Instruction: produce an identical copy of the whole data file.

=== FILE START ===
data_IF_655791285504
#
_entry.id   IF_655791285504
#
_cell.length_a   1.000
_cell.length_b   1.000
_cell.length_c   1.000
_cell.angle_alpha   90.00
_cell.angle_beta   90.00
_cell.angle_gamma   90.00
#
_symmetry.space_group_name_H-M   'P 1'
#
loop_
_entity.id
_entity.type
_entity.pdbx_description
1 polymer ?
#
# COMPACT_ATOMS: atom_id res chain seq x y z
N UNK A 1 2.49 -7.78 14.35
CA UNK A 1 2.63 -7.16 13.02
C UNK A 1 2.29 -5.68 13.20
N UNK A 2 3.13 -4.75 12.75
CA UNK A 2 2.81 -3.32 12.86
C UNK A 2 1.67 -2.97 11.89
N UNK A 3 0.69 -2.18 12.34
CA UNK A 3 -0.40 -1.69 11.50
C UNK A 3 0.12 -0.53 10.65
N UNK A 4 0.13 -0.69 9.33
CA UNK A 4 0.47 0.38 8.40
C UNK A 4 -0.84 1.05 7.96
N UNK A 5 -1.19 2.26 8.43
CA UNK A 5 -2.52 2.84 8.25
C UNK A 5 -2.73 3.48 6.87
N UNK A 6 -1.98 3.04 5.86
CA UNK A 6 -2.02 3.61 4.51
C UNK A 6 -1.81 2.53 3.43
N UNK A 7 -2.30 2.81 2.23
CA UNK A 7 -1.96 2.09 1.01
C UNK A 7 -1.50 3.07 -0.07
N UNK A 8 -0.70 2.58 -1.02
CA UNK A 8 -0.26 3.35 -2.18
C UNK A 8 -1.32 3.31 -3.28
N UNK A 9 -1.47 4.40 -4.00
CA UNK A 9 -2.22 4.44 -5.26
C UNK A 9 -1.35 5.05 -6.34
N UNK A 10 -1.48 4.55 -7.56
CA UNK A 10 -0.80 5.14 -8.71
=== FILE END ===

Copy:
data_IF_655791285504
#
_entry.id   IF_655791285504
#
_cell.length_a   1.000
_cell.length_b   1.000
_cell.length_c   1.000
_cell.angle_alpha   90.00
_cell.angle_beta   90.00
_cell.angle_gamma   90.00
#
_symmetry.space_group_name_H-M   'P 1'
#
loop_
_entity.id
_entity.type
_entity.pdbx_description
1 polymer ?
#
# COMPACT_ATOMS: atom_id res chain seq x y z
N UNK A 1 2.49 -7.78 14.35
CA UNK A 1 2.63 -7.16 13.02
C UNK A 1 2.29 -5.68 13.20
N UNK A 2 3.13 -4.75 12.75
CA UNK A 2 2.81 -3.32 12.86
C UNK A 2 1.67 -2.97 11.89
N UNK A 3 0.69 -2.18 12.34
CA UNK A 3 -0.40 -1.69 11.50
C UNK A 3 0.12 -0.53 10.65
N UNK A 4 0.13 -0.69 9.33
CA UNK A 4 0.47 0.38 8.40
C UNK A 4 -0.84 1.05 7.96
N UNK A 5 -1.19 2.26 8.43
CA UNK A 5 -2.52 2.84 8.25
C UNK A 5 -2.73 3.48 6.87
N UNK A 6 -1.98 3.04 5.86
CA UNK A 6 -2.02 3.61 4.51
C UNK A 6 -1.81 2.53 3.43
N UNK A 7 -2.30 2.81 2.23
CA UNK A 7 -1.96 2.09 1.01
C UNK A 7 -1.50 3.07 -0.07
N UNK A 8 -0.70 2.58 -1.02
CA UNK A 8 -0.26 3.35 -2.18
C UNK A 8 -1.32 3.31 -3.28
N UNK A 9 -1.47 4.40 -4.00
CA UNK A 9 -2.22 4.44 -5.26
C UNK A 9 -1.35 5.05 -6.34
N UNK A 10 -1.48 4.55 -7.56
CA UNK A 10 -0.80 5.14 -8.71